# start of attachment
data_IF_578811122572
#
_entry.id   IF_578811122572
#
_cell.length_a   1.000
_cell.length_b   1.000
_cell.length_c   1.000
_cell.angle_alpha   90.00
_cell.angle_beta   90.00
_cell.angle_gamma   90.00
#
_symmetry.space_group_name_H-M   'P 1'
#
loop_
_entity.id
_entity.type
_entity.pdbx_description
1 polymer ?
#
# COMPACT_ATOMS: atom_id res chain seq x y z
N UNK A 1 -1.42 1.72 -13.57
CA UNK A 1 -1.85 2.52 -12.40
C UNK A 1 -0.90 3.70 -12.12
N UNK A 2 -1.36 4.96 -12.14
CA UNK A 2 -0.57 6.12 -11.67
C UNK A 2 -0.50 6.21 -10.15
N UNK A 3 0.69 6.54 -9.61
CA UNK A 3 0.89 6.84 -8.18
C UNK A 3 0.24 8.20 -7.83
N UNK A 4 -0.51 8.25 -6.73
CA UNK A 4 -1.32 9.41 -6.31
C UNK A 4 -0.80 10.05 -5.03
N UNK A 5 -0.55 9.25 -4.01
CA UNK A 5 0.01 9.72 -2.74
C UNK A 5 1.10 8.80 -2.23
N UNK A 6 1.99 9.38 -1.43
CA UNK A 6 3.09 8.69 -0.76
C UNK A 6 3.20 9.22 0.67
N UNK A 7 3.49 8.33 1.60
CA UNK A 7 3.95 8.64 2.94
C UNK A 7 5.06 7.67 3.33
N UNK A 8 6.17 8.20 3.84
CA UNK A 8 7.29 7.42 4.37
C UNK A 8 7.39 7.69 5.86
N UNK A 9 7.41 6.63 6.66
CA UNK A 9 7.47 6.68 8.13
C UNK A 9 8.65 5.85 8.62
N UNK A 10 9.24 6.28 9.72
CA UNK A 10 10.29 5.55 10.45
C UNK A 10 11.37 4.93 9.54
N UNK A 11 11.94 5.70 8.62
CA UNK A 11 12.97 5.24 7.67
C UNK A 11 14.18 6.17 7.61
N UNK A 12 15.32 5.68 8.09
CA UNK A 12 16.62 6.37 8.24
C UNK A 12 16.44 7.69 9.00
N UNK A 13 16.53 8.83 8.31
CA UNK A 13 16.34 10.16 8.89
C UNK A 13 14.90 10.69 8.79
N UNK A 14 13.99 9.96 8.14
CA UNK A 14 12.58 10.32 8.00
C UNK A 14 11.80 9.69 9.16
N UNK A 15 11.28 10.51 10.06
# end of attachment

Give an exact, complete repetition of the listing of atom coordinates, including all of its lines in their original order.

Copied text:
data_IF_578811122572
#
_entry.id   IF_578811122572
#
_cell.length_a   1.000
_cell.length_b   1.000
_cell.length_c   1.000
_cell.angle_alpha   90.00
_cell.angle_beta   90.00
_cell.angle_gamma   90.00
#
_symmetry.space_group_name_H-M   'P 1'
#
loop_
_entity.id
_entity.type
_entity.pdbx_description
1 polymer ?
#
# COMPACT_ATOMS: atom_id res chain seq x y z
N UNK A 1 -1.42 1.72 -13.57
CA UNK A 1 -1.85 2.52 -12.40
C UNK A 1 -0.90 3.70 -12.12
N UNK A 2 -1.36 4.96 -12.14
CA UNK A 2 -0.57 6.12 -11.67
C UNK A 2 -0.50 6.21 -10.15
N UNK A 3 0.69 6.54 -9.61
CA UNK A 3 0.89 6.84 -8.18
C UNK A 3 0.24 8.20 -7.83
N UNK A 4 -0.51 8.25 -6.73
CA UNK A 4 -1.32 9.41 -6.31
C UNK A 4 -0.80 10.05 -5.03
N UNK A 5 -0.55 9.25 -4.01
CA UNK A 5 0.01 9.72 -2.74
C UNK A 5 1.10 8.80 -2.23
N UNK A 6 1.99 9.38 -1.43
CA UNK A 6 3.09 8.69 -0.76
C UNK A 6 3.20 9.22 0.67
N UNK A 7 3.49 8.33 1.60
CA UNK A 7 3.95 8.64 2.94
C UNK A 7 5.06 7.67 3.33
N UNK A 8 6.17 8.20 3.84
CA UNK A 8 7.29 7.42 4.37
C UNK A 8 7.39 7.69 5.86
N UNK A 9 7.41 6.63 6.66
CA UNK A 9 7.47 6.68 8.13
C UNK A 9 8.65 5.85 8.62
N UNK A 10 9.24 6.28 9.72
CA UNK A 10 10.29 5.55 10.45
C UNK A 10 11.37 4.93 9.54
N UNK A 11 11.94 5.70 8.62
CA UNK A 11 12.97 5.24 7.67
C UNK A 11 14.18 6.17 7.61
N UNK A 12 15.32 5.68 8.09
CA UNK A 12 16.62 6.37 8.24
C UNK A 12 16.44 7.69 9.00
N UNK A 13 16.53 8.83 8.31
CA UNK A 13 16.34 10.16 8.89
C UNK A 13 14.90 10.69 8.79
N UNK A 14 13.99 9.96 8.14
CA UNK A 14 12.58 10.32 8.00
C UNK A 14 11.80 9.69 9.16
N UNK A 15 11.28 10.51 10.06